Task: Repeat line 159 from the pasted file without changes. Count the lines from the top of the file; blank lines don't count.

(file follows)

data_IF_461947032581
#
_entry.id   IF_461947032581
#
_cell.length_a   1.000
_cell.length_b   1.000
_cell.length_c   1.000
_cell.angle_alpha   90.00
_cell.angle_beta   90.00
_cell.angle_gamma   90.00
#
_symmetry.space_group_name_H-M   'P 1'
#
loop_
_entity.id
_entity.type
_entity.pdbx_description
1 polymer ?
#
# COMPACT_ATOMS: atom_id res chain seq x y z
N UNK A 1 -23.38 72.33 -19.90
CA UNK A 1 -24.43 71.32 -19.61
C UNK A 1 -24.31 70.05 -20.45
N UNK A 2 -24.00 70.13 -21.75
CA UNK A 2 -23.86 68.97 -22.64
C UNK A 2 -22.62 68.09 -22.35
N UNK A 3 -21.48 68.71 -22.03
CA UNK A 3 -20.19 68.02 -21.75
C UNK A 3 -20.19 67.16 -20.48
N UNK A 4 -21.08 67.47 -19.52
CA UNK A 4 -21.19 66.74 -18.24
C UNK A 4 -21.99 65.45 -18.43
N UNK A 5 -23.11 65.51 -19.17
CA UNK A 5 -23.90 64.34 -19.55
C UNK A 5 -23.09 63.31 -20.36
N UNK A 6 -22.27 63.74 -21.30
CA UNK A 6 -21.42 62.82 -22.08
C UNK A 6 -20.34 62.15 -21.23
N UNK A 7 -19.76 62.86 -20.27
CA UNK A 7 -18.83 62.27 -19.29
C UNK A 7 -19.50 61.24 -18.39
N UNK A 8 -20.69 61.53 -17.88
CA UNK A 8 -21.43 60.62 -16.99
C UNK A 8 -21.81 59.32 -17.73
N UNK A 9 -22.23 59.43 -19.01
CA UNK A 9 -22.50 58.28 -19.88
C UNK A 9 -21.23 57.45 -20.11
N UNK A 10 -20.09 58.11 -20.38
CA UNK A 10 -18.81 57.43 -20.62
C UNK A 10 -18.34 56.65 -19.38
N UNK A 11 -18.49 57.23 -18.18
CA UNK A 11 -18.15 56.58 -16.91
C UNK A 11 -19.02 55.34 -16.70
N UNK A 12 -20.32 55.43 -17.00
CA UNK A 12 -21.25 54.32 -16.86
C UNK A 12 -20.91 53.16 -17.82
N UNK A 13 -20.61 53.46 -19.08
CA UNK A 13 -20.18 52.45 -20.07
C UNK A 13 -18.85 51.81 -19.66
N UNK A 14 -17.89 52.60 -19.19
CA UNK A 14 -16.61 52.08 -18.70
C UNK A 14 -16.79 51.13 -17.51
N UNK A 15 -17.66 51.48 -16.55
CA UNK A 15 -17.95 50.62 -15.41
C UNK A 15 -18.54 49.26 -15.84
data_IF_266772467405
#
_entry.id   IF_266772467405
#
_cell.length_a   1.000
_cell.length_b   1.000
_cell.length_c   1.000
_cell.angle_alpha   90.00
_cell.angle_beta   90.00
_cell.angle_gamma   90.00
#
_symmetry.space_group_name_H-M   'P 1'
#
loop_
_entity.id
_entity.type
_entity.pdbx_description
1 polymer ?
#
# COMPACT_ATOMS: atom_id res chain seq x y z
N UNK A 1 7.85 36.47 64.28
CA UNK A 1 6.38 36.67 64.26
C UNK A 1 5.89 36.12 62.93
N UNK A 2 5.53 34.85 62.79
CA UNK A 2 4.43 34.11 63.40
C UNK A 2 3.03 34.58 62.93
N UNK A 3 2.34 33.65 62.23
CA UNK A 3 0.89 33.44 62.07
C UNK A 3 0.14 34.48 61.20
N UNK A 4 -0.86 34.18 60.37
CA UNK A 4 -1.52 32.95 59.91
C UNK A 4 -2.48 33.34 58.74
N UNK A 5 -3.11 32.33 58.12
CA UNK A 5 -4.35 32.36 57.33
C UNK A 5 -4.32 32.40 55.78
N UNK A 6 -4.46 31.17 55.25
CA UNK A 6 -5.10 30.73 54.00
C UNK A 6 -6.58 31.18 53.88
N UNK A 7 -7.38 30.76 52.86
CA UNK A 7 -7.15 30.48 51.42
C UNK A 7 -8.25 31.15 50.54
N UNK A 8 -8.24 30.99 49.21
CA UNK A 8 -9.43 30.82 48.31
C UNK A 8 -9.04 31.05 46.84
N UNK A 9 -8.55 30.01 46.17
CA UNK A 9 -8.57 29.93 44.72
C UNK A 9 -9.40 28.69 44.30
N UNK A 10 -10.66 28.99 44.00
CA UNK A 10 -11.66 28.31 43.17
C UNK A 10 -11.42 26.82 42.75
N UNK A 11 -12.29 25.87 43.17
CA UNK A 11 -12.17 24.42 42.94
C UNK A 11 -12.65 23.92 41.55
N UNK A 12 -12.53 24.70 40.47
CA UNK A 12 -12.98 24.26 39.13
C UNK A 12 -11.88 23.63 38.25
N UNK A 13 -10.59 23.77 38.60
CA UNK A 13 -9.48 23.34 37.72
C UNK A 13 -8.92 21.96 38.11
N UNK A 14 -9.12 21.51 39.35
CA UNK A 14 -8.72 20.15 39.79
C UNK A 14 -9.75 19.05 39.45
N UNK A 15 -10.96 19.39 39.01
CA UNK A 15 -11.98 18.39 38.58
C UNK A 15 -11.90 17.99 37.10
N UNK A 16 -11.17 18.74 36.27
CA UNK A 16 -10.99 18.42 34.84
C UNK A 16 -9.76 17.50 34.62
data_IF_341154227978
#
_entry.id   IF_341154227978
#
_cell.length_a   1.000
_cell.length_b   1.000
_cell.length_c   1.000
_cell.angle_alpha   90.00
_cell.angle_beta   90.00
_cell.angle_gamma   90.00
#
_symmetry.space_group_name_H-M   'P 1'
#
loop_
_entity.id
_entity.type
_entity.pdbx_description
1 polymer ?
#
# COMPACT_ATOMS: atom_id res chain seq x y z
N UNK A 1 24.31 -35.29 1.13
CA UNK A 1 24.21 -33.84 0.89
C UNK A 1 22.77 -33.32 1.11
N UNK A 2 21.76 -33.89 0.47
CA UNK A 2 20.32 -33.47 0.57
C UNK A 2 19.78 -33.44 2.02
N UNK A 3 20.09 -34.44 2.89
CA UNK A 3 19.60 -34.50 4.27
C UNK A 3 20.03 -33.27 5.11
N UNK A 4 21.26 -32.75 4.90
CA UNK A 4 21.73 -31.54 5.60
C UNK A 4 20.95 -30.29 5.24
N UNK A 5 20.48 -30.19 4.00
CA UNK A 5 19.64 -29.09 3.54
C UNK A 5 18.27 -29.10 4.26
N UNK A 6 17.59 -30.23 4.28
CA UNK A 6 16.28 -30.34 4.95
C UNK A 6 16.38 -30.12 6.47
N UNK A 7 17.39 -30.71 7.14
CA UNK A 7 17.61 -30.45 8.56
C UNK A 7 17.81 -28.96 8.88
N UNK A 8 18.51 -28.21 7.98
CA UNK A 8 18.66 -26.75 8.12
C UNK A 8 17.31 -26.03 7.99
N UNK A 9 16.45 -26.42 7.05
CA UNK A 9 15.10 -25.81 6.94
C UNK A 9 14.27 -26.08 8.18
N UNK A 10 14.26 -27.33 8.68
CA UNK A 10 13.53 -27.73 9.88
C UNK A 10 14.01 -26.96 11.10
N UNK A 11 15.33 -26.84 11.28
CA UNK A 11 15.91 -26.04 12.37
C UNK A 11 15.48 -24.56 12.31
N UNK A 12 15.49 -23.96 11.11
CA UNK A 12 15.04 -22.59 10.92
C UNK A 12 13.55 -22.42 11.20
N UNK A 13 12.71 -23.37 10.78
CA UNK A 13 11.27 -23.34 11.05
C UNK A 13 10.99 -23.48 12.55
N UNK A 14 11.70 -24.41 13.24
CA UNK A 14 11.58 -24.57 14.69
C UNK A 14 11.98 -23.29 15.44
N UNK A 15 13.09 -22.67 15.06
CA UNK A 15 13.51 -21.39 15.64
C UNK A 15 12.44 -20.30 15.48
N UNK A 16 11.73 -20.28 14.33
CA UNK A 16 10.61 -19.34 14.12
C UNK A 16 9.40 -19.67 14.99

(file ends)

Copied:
C UNK A 2 19.78 -33.44 2.02